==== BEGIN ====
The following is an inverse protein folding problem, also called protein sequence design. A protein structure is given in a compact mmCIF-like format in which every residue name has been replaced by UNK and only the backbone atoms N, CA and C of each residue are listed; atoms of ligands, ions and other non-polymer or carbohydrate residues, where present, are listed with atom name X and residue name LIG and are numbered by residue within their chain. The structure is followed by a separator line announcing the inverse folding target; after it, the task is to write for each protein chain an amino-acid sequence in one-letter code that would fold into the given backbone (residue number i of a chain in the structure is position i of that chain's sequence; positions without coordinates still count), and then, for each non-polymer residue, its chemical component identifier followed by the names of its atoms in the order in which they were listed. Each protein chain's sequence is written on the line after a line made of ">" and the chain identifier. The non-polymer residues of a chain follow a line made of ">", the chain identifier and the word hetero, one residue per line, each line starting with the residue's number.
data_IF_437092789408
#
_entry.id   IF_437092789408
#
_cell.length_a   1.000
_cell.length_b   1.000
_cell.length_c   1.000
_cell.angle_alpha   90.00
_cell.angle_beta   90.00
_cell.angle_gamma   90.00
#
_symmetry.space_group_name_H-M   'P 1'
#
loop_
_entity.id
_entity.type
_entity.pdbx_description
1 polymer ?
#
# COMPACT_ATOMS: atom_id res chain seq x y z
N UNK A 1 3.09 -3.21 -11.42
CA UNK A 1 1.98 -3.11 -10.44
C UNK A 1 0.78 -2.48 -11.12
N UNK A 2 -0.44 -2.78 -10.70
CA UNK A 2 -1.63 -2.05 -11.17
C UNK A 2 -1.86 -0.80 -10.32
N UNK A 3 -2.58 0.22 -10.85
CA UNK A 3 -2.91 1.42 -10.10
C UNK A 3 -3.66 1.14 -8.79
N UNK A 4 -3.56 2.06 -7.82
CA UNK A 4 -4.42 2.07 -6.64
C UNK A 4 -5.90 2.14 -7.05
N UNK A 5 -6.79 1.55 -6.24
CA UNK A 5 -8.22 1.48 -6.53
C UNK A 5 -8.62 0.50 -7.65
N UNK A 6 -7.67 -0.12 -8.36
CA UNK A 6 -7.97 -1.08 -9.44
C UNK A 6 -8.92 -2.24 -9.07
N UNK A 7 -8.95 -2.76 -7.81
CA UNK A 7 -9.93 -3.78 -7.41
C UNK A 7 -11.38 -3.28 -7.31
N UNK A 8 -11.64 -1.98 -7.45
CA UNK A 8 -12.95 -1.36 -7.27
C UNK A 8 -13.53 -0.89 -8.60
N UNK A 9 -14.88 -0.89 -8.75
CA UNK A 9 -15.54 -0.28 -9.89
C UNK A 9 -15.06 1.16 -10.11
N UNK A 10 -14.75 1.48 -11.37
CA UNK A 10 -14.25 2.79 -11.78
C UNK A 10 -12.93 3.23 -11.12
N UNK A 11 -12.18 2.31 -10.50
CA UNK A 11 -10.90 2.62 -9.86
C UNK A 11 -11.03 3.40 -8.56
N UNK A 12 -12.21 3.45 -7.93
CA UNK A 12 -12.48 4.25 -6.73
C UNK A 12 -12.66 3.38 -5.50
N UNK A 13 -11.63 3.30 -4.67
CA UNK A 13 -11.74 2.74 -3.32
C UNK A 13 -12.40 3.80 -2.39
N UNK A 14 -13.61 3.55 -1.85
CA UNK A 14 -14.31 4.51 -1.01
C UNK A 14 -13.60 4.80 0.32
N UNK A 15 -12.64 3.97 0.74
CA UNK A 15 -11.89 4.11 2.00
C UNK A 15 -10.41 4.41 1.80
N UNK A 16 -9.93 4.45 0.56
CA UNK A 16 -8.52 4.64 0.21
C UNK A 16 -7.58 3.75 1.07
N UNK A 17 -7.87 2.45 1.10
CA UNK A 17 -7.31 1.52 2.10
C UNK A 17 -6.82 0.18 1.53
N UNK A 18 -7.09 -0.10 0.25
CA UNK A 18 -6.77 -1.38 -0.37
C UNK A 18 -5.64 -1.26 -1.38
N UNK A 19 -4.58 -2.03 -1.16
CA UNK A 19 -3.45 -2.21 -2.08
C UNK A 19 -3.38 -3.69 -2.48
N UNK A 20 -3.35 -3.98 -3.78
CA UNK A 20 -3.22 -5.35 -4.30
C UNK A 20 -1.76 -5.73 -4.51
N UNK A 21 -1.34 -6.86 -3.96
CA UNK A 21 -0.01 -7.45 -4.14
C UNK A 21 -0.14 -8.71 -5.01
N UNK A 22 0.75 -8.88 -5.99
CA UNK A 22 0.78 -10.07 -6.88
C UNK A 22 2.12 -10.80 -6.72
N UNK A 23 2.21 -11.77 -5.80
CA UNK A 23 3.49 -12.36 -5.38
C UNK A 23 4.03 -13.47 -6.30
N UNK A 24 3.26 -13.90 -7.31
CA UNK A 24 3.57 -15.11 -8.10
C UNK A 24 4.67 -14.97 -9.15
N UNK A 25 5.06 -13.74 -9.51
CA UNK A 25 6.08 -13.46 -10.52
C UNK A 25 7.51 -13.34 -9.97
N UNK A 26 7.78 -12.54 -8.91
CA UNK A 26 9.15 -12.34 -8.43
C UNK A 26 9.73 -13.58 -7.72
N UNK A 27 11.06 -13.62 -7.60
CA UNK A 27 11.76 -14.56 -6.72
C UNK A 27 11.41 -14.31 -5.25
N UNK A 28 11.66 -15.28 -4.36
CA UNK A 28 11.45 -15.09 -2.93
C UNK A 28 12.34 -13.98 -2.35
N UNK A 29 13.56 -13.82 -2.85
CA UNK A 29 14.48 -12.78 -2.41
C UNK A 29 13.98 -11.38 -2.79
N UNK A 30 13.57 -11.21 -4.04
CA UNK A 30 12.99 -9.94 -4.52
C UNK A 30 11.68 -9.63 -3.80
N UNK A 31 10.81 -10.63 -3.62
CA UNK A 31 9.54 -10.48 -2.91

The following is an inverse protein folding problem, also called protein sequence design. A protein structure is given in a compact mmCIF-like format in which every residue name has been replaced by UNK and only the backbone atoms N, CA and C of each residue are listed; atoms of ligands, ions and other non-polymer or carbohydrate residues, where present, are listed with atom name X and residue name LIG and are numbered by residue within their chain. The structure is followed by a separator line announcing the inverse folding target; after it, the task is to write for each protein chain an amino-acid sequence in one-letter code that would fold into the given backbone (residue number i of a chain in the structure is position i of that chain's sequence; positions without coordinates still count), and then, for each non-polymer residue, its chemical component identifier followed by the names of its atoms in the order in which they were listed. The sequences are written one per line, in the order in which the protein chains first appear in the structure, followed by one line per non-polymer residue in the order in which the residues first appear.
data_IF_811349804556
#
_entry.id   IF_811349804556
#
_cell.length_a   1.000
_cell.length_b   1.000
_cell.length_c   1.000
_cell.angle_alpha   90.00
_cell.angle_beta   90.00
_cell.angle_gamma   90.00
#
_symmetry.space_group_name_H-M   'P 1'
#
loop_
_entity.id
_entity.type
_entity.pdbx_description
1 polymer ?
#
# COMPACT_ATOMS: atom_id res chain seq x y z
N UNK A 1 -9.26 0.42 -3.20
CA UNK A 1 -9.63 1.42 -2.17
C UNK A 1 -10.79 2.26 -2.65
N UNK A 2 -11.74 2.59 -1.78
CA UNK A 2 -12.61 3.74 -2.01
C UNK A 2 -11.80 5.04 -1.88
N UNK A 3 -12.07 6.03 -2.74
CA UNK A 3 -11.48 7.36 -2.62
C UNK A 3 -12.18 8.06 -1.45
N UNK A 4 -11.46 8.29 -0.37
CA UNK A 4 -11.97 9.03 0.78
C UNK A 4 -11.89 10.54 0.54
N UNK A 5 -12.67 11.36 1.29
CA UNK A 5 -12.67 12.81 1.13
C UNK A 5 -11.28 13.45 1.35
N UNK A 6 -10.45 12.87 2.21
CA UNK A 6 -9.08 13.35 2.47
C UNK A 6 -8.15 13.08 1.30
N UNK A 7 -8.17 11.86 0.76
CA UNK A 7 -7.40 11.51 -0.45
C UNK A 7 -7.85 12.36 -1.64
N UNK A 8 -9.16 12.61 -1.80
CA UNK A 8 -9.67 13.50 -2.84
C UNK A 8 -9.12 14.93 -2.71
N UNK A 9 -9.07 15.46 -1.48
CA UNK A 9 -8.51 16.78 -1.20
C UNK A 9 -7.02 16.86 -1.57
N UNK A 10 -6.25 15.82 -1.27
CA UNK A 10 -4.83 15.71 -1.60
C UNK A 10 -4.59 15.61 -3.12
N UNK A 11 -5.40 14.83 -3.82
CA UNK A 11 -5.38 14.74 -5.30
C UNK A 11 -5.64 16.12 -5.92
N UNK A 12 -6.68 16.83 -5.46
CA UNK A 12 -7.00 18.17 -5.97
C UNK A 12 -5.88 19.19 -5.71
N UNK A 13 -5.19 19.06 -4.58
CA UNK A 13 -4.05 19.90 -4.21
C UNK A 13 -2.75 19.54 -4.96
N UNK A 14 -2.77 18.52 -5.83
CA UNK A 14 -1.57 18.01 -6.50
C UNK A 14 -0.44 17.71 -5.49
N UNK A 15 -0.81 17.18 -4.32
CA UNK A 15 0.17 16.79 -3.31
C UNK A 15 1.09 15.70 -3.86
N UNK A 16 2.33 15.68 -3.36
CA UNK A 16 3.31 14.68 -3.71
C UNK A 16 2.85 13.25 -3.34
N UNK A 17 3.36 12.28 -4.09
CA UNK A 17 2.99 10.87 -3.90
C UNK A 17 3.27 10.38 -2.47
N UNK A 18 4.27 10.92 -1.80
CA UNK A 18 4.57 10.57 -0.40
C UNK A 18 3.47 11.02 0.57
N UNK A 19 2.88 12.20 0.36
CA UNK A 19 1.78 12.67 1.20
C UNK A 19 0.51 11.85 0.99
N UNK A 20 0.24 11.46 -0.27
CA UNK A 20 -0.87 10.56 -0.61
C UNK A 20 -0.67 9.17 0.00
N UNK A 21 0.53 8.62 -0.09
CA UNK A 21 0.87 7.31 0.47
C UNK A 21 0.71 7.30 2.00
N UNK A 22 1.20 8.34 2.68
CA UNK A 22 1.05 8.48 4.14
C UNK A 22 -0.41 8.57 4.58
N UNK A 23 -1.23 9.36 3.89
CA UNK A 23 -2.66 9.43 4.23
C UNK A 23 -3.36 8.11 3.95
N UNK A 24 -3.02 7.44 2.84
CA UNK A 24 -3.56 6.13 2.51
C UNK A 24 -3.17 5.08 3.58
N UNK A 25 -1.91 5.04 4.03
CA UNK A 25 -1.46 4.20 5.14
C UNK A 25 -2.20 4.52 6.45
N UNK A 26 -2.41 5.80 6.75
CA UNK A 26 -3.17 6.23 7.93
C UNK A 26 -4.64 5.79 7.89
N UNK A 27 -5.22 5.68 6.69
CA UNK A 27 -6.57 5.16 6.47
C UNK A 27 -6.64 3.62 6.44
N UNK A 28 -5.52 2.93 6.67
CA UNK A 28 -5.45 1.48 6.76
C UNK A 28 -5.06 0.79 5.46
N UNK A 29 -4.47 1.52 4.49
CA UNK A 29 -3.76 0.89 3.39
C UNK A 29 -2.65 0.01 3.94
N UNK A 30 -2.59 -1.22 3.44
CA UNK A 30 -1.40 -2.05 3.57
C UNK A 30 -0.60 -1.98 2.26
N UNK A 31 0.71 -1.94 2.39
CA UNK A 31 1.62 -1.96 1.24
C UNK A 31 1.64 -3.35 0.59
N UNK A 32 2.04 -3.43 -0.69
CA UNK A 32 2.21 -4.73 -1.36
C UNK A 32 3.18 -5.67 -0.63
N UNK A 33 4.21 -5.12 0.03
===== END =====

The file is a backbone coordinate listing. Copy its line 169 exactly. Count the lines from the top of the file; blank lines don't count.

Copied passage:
CA UNK A 12 -7.00 18.17 -5.97